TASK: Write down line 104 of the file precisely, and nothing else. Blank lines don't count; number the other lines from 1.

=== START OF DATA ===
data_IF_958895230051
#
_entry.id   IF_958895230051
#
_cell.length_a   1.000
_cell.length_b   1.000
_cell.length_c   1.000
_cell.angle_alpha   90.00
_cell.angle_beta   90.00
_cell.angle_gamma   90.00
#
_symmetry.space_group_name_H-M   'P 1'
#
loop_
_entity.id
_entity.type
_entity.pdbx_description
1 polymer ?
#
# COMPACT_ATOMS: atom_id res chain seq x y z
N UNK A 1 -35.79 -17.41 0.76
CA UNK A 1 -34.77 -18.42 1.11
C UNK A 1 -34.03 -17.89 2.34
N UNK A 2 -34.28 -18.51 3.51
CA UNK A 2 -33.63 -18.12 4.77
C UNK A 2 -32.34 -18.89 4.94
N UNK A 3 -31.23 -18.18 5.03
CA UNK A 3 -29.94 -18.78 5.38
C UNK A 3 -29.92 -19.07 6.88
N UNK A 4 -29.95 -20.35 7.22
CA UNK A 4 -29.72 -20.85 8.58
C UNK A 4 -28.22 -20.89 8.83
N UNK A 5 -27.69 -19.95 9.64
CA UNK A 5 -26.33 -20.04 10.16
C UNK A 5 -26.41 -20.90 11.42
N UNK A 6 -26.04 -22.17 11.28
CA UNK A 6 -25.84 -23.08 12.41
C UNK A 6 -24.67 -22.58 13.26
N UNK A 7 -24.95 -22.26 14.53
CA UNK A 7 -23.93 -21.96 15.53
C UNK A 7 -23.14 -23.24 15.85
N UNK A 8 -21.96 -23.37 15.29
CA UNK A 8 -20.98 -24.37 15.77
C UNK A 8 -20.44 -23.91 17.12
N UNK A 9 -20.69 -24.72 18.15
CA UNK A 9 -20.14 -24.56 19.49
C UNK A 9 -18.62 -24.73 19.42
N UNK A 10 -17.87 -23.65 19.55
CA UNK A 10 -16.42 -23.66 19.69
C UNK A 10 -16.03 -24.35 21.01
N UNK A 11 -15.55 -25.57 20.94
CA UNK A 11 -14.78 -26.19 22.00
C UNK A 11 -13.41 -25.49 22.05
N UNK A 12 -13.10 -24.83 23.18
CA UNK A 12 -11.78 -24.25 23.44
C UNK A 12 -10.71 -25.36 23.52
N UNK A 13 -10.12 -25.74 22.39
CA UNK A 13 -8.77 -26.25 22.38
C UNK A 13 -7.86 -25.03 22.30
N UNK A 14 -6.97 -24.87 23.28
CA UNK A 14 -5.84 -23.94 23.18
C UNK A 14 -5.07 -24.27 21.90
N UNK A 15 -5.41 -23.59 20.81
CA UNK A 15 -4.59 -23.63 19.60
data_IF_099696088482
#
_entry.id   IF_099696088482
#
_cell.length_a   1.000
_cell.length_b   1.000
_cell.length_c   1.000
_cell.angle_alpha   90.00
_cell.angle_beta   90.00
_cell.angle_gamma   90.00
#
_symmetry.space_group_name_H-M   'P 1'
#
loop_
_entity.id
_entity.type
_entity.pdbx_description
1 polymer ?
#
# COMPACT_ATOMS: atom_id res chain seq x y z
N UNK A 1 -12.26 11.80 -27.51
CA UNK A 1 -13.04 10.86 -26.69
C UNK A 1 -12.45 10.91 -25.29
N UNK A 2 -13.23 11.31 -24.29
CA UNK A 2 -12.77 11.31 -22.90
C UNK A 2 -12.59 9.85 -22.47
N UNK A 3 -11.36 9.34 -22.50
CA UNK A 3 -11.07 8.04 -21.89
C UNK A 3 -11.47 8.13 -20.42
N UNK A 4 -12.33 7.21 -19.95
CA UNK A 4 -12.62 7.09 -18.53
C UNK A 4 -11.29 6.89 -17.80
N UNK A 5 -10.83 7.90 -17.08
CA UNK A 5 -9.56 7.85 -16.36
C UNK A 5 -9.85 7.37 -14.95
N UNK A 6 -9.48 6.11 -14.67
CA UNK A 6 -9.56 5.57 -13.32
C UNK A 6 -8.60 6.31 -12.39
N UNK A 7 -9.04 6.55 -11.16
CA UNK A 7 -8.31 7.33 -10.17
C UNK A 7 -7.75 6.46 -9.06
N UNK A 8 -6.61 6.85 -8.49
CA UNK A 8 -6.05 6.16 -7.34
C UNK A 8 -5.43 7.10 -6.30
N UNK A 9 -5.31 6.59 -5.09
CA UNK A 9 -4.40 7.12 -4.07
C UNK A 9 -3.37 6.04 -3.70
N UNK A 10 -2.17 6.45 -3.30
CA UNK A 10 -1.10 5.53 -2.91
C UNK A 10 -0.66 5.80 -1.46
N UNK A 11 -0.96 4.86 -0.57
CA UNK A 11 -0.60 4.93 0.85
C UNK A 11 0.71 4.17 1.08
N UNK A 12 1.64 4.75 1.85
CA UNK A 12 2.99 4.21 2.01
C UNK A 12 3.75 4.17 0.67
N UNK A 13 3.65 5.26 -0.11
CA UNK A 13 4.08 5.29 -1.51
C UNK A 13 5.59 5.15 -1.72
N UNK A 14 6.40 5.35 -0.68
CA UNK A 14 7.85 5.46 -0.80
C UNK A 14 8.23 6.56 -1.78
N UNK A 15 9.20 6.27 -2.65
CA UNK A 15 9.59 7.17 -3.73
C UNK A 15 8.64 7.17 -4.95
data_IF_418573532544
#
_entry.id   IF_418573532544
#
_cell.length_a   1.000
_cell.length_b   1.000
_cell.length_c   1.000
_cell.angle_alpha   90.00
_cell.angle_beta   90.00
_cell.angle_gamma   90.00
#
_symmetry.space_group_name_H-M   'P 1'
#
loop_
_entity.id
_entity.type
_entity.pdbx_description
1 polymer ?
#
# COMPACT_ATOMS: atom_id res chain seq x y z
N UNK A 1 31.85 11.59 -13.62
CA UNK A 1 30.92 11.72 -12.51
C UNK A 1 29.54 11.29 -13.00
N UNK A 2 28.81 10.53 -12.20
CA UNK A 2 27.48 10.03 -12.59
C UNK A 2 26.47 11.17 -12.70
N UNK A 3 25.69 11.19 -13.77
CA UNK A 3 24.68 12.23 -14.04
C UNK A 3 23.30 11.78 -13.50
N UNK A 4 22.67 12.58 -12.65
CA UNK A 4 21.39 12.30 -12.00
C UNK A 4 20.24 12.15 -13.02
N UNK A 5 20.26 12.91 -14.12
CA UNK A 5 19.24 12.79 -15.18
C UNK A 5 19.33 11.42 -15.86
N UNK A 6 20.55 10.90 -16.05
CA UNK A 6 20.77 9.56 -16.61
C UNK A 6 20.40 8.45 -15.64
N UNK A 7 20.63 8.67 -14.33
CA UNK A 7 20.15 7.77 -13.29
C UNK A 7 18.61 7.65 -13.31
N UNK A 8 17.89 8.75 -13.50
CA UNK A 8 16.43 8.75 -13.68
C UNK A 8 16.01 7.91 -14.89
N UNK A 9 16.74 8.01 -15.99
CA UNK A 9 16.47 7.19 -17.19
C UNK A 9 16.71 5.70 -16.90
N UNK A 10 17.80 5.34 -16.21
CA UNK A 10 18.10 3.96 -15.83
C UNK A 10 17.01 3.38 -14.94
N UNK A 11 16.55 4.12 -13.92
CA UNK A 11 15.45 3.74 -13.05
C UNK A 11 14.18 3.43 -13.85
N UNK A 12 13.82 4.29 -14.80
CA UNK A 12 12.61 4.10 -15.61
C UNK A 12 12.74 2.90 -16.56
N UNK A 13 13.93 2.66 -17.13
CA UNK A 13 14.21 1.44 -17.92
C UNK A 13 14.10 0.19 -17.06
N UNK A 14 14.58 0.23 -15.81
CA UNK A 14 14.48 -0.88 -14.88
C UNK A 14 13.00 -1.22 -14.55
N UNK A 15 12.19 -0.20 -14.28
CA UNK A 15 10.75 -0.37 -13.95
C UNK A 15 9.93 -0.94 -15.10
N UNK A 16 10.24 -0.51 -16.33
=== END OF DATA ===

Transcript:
CA UNK A 7 -8.31 7.33 -10.17